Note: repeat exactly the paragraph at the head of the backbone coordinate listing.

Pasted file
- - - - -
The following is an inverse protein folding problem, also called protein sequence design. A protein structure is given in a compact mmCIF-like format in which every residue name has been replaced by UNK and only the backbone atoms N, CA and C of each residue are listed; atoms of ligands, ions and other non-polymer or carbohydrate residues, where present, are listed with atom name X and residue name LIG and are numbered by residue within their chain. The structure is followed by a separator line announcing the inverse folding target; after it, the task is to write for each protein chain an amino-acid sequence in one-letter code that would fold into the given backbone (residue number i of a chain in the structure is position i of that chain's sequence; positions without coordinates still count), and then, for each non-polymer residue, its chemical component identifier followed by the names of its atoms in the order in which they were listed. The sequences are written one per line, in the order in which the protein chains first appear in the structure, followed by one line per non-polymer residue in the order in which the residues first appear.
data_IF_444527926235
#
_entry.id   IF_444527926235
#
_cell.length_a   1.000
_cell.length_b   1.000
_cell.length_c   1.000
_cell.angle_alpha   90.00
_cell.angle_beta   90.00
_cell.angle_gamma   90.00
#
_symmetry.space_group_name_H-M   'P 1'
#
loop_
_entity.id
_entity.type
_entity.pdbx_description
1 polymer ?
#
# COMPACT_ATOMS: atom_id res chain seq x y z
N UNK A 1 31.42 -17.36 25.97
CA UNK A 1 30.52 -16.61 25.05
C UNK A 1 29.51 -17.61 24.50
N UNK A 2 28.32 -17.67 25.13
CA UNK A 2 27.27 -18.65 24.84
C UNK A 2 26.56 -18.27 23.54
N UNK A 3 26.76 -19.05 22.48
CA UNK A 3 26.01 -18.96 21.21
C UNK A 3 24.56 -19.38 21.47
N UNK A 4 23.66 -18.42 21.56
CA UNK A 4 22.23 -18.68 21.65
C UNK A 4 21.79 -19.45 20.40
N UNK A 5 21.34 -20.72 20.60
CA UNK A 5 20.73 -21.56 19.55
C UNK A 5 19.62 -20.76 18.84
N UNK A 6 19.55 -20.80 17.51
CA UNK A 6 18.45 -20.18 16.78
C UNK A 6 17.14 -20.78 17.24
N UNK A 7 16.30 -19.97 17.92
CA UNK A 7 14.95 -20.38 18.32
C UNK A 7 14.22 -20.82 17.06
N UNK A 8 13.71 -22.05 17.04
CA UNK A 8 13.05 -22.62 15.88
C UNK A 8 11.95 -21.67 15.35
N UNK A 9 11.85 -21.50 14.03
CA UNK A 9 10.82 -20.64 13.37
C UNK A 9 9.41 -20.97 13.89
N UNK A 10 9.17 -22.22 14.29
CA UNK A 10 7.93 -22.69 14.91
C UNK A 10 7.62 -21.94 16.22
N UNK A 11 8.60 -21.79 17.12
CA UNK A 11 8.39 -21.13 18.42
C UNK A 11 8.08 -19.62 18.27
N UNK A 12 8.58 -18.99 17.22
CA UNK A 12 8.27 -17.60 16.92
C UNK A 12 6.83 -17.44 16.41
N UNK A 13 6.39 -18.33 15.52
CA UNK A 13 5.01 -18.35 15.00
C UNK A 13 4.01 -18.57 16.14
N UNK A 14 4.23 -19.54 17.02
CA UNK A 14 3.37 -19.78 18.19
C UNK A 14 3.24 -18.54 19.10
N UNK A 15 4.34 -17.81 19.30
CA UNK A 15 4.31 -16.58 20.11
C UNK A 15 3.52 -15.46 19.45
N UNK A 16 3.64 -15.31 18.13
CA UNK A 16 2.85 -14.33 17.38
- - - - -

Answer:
The following is an inverse protein folding problem, also called protein sequence design. A protein structure is given in a compact mmCIF-like format in which every residue name has been replaced by UNK and only the backbone atoms N, CA and C of each residue are listed; atoms of ligands, ions and other non-polymer or carbohydrate residues, where present, are listed with atom name X and residue name LIG and are numbered by residue within their chain. The structure is followed by a separator line announcing the inverse folding target; after it, the task is to write for each protein chain an amino-acid sequence in one-letter code that would fold into the given backbone (residue number i of a chain in the structure is position i of that chain's sequence; positions without coordinates still count), and then, for each non-polymer residue, its chemical component identifier followed by the names of its atoms in the order in which they were listed. The sequences are written one per line, in the order in which the protein chains first appear in the structure, followed by one line per non-polymer residue in the order in which the residues first appear.